I like the word “prodigy”, because we all have an inner prodigy – the young person with exceptional talents and abilities that represents our earlier, unselfconscious curiosity and imagination. That child-like creative being resides within us all and when you stop to think about it and look at that inner prodigy dispassionately, you have to agree that it’s a remarkable creature. It continually surprises us with the things it finds it can do. Its range of interests, discoveries, enquiries and accomplishments is astounding, no matter which way you evaluate it. We’re all very lucky that a spirit like that chooses to reside in our body and mind, along with our more prosaic selves.
Our inner prodigy is a gentle soul. It’s content to read, or paint, or write, or sing, or dance. It just wants to express its innate creativity, naturally and effortlessly, like breathing. There is no choice for the inner prodigy. There is no other way to be. It just wants to make things – beautiful things.
Why, then, do we treat it so harshly and cruelly?
Most people, me included, are stern critics of their inner prodigy. We are frequently tempted to scold it, to tell it that it isn’t enough and to scorn its efforts to please. We deny it love. We’re impatient with it. We have unrealistic expectations of what it should do for us, even though no creature could possibly do what we demand.
To be honest, we’re downright abusive to our inner prodigies. We never cut them some slack or give them a break. Our demands are incessant; our satisfaction, sparing. We don’t even stop for long enough to be grateful for it, to appreciate it or to show it some love. If you were a gentle child, how would you respond to the brute that keeps yelling at you, putting you down and treating you with callous coldness? You’d withdraw, wouldn’t you?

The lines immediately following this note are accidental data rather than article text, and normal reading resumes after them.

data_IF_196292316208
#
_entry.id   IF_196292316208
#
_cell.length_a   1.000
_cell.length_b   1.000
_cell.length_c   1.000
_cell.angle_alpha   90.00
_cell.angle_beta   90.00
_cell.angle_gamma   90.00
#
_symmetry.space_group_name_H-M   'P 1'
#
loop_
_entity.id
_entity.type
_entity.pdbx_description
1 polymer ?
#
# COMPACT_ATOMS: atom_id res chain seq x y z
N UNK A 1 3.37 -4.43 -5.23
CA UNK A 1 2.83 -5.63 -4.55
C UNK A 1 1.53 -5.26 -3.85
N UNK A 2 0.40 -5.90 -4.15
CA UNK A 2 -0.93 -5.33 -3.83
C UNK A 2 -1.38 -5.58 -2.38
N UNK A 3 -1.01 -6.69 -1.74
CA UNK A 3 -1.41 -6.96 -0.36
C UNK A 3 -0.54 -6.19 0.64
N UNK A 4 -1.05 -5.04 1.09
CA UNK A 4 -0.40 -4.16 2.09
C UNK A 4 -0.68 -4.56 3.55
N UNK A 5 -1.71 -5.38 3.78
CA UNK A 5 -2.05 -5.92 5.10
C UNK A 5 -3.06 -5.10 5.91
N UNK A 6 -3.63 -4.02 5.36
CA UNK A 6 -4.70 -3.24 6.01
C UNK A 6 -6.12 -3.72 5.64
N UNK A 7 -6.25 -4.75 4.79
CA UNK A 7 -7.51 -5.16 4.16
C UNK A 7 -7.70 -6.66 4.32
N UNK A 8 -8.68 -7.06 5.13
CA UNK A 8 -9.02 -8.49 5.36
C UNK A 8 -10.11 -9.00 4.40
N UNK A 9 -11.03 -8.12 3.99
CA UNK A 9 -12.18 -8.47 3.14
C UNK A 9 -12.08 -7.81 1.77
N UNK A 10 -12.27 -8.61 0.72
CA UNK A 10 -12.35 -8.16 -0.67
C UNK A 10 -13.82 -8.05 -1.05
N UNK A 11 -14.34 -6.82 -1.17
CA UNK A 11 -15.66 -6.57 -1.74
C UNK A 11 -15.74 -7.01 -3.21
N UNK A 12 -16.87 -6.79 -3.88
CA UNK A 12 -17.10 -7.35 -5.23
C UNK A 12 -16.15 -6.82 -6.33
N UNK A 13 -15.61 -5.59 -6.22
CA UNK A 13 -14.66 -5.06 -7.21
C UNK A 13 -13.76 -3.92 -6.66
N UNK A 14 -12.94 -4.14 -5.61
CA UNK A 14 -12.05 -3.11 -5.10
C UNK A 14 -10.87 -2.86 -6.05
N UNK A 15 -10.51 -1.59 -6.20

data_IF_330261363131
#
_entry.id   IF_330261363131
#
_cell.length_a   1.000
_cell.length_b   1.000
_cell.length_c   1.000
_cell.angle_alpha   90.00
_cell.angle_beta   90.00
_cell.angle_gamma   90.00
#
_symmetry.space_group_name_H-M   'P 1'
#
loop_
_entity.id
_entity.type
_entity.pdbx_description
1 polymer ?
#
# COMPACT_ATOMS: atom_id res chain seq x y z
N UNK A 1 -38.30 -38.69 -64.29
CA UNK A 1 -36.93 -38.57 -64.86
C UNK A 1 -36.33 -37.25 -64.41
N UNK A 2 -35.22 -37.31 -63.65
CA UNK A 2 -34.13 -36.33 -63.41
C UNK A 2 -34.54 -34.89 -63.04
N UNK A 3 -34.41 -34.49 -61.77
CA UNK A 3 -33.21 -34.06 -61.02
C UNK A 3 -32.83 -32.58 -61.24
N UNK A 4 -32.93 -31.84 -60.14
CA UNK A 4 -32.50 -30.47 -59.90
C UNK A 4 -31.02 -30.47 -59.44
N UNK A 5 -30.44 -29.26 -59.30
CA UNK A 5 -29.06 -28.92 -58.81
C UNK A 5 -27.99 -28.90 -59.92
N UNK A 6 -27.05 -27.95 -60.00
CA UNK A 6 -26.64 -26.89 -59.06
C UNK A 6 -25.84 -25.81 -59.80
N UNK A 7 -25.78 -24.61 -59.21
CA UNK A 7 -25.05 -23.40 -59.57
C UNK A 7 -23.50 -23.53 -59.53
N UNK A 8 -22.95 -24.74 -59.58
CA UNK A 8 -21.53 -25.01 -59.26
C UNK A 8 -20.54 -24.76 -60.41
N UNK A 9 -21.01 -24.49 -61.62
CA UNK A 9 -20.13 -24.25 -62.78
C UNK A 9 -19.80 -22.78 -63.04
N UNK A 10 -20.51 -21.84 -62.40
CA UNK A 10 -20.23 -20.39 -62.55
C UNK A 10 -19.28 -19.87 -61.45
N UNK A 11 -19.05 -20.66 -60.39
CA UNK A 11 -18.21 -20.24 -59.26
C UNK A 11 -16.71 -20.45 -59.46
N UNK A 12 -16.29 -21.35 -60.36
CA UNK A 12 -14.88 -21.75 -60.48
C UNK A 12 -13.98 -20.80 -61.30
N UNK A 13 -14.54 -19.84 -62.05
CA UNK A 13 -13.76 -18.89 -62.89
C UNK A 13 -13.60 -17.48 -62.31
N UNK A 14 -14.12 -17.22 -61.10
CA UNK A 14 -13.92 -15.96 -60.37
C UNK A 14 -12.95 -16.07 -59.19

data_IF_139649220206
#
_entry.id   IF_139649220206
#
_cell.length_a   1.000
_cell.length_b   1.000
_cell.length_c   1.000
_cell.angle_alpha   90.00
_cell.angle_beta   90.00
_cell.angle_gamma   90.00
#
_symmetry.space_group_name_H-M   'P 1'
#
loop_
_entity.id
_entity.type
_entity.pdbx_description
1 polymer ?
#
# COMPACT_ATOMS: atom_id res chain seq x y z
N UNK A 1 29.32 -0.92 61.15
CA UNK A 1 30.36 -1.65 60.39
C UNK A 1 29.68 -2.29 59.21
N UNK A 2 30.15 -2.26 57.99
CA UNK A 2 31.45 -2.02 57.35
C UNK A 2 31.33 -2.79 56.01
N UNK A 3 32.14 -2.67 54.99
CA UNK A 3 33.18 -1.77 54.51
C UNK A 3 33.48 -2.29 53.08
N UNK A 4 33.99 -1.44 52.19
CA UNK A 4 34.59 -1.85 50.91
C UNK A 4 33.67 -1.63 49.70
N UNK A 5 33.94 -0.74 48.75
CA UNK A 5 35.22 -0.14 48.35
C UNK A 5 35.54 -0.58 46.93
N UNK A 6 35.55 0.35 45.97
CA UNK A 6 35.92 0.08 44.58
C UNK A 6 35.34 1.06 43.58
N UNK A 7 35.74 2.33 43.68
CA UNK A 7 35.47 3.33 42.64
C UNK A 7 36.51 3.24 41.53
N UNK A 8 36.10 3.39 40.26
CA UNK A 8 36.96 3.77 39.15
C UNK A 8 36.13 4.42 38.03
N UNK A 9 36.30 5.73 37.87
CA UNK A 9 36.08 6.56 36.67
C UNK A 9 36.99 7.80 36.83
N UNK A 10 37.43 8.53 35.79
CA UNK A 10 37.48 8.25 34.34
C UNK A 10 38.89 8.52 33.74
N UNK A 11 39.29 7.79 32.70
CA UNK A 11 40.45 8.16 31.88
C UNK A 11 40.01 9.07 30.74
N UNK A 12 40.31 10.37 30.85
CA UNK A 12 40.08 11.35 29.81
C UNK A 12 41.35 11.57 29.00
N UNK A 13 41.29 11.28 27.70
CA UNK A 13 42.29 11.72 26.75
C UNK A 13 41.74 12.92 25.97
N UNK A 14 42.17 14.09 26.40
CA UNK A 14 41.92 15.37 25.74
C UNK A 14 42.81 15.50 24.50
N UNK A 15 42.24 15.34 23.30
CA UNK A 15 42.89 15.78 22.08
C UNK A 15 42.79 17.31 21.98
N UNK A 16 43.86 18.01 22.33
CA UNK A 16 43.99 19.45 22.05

The taste for self-flagellation is partly cultural and partly due to fear. The irrational rationalisation is that if you mug your inner prodigy first, then you’ll get your kicking in before the rest of the world does. Harden up, kiddo! That’s supposed to offer some kind of sick protection to your psyche, isn’t it? Except that it doesn’t. It just inflicts more injury. Who says the world will ever beat up on your inner prodigy as savagely as we all do, in anticipation of the same from the rest of the world, anyway?
When we characterise ourselves as serial failures we predestine our efforts at improvement, so that they have no chance of turning out any other way. If we’re emotional eaters, we work on fixing the eating part, but seldom on the emotions. We think that if we just endure a little bit more self-inflicted hardship, sacrifice and suffering, then we will become worthy of success and it will magically happen. Unfortunately, martyrdom doesn’t equate to accomplishment.
It’s probably going to be better for all if you treat your inner prodigy with kindness, mercy, compassion and a sense of gratitude. Marvel at it and love it. Praise it and encourage it. It might need some gentle coaxing to trust you again, because of the beatings you have given it, but it’s a forgiving soul. Be nice to it and it will do all in its power to please you and to impress you. It loves you.
When you next feel tempted to mug your inner prodigy (again), try to be mindful of the feeling and stop yourself. Your creative essence deserves better treatment than you give it. The more nurturing and comforting you are to it, the better it will thrive. The world is a harsh enough place. You don’t need to add to the cruelty your creative self already endures.
Be kind to your inner prodigy.